Setup docker transition

In this tutorial you will learn what is required and recommended practice when creating an automated transition. An automated transition is just a docker image, and for this tutorial we will use python as our programming language. There are no restrictions on which languages that are allowed here, but you will see that it is practical to use one that has a LAS SDK, that is (Java, JavaScript, C#, Python).

We will use the make-predictions-image to explain some of the key concepts. For a simple python-based docker image you only need 3 files:

  • Dockerfile: The instructions for how to make the image,

    see dockers own documentation for more information

  • main.py: This is where the code that does the work lives

  • requirements.txt: Required packages that needs to be installed

Dockerfile

For a simple process like this the Dockerfile can look something like this:

FROM python:3.8 # Use the base image of your own choice
WORKDIR /root # Set a working directory
# These ID's will be provided runtime, and is necessary to keep track of which execution is being processed
ENV TRANSITION_ID not_provided
ENV EXECUTION_ID not_provided
# Copy in the files you need in your image
COPY requirements.txt .
COPY main.py .
# Install requirements
RUN pip install -r requirements.txt
# Set the entrypoint
ENTRYPOINT ["python", "main.py"]

main.py

This is the module that does all the work, let us first give a brief description of the anatomy.

import ... # Remember to import the LAS SDK and other packages you need.
def handler(...): # This is where all the code specific for this process goes
...
# Whatever is returned here will be sent along to the next task in your workflow
return response
if __name__ == '__main__':
# This is the necessary code block that takes care of fetching variables,
# and returning the response to the API.

Our recommendation is that you re-use the last block of this file and just edit the handler to fit your needs.

Entry point

The last part of main.py contains a few essential steps;

  • Get the input to the execution

  • Run the user-spesific code in the handler

  • Let the API know that you have completed successfully or failed.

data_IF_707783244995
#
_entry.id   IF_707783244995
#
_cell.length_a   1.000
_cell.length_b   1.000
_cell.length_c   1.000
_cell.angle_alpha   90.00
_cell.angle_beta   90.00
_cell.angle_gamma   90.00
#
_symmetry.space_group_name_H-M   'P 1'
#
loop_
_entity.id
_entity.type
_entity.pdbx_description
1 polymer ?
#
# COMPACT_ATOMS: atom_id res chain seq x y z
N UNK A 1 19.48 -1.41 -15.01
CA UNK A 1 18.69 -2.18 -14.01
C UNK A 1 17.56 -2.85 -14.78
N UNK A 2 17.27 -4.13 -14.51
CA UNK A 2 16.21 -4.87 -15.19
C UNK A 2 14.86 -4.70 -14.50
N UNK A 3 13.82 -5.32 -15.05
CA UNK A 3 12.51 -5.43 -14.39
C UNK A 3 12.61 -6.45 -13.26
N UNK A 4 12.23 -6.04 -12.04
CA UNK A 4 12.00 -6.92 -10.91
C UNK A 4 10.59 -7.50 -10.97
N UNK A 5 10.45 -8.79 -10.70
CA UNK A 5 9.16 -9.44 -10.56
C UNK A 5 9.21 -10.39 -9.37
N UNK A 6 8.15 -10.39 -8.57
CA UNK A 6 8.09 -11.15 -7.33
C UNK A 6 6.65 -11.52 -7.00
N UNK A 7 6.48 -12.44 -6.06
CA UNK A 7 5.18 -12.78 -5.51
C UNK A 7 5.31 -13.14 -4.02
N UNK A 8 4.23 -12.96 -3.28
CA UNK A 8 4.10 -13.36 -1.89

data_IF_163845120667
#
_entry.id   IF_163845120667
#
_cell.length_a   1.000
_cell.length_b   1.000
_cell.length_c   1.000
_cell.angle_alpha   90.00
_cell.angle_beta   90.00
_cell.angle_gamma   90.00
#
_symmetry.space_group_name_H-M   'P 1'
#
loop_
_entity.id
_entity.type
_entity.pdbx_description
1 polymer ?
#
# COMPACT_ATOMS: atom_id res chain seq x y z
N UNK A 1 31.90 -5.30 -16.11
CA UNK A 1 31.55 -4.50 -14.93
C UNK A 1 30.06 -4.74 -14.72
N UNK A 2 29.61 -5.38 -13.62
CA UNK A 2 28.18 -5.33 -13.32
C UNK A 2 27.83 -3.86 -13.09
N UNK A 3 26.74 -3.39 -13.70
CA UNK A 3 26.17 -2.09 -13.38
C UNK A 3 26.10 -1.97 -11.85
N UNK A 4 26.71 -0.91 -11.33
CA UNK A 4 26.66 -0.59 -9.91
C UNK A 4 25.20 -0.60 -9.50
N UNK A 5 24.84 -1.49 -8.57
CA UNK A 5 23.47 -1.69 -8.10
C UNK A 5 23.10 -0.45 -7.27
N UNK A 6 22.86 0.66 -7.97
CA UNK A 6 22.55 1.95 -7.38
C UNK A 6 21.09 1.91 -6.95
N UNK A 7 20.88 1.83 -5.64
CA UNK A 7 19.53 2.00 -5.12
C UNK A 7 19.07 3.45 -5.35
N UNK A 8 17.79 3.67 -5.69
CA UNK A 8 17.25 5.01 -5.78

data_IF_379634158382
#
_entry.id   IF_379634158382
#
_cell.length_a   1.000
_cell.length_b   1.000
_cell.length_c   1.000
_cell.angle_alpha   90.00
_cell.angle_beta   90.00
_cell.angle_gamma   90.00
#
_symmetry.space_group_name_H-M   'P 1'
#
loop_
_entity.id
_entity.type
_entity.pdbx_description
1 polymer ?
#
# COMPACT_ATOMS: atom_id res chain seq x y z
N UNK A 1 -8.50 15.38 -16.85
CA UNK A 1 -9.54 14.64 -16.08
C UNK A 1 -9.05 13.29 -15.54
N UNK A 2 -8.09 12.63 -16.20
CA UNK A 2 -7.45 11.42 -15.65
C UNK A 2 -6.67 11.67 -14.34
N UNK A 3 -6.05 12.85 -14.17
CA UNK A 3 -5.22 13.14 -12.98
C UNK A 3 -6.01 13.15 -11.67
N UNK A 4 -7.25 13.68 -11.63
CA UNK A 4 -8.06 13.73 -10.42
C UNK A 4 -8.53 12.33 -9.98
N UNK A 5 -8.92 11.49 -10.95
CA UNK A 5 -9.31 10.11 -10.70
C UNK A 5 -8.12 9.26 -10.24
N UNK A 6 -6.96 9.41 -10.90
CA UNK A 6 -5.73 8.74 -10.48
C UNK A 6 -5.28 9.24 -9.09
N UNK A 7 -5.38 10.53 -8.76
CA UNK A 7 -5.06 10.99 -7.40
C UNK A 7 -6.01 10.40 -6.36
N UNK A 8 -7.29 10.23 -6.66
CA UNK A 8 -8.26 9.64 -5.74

The code below makes sure that all this happens safely.

if __name__ == '__main__':
las_client = Client()
transition_id = os.environ['TRANSITION_ID']
execution_id = os.environ['EXECUTION_ID']
try: # Get input and update execution
execution = las_client.get_transition_execution(transition_id, execution_id=execution_id)
event = execution['input']
logging.info(f'event: {event}')
output = handler(las_client, event, environ=os.environ)
las_client.update_transition_execution(
transition_id=transition_id,
execution_id=execution_id,
status='succeeded',
output=output,
)
except Exception: # This exception-block is important for proper error handling in the API
las_client.update_transition_execution(
transition_id=transition_id,
execution_id=execution_id,
status='failed',
error={
'message': str(traceback.format_exc()),
}
)
raise

The handler

This is the part where you as a user is free to write whatever you need to automate your workflow. Let us first take a look at the input:

  • las_client: The client from the python-sdk for an easy access to LAS API.

  • event: This is the output from the previous transition in the workflow.

    If this is the first transition in the workflow then the input to the workflow will be the input to this transition.

  • environ: The environment consists of some pre-defined variables, such as the TRANSITION_ID and the EXECUTION_ID.

    In addition to these you can also define variables by specifying them as parameters directly in your transition,

    or through secrets if the information is sensitive. See the example at the end of this tutorial.

def handler(las_client, event, environ):
'''A simple handler that uses the LAS API to make predictions on a document from a specified model.'''
document_id = event['documentId']
model_id = event.get('modelId', environ.get('MODEL_ID'))
if not model_id:
raise ValueError('A modelId is needed for prediction, input modelId directly or MODEL_ID to env')
response = las_client.create_prediction(
document_id=document_id,
model_id=model_id,
max_pages=event.get('maxPages', 1),
auto_rotate=event.get('autoRotate', False),
)
return response

Create the transition

When you have all the building blocks that you need, we are ready to create the docker transition.

Building and pushing your image

First step is to build a docker image and push it to some repository

$ docker build . -t <image-url> && docker push <image-url>

It is recommended to place the docker image in a private repository, if that is the case you need to store your credentials as a secret.

$ las secrets create username=<username> password=<password> --description 'docker credentials'

The next step is to create a json-file - let's call it params.json - that contains the parameters you need to run the docker image. The variables you define in environment and environmentSecrets will end up in the environ-variable in the handler in the example above.

{
"imageUrl": "<image-url>",
"secretId": "las:secret:<hex-uuid>"
"environment": {
"MODEL_ID": "las:model:<hex-uuid>",
},
"environmentSecrets": [
"las:secrets:<hex-uuid>"
]
}

The secretId field is only needed if you are using a private image.

Now you are ready to create the automatic transition

las transitions create docker -p params.json --name MakePredictions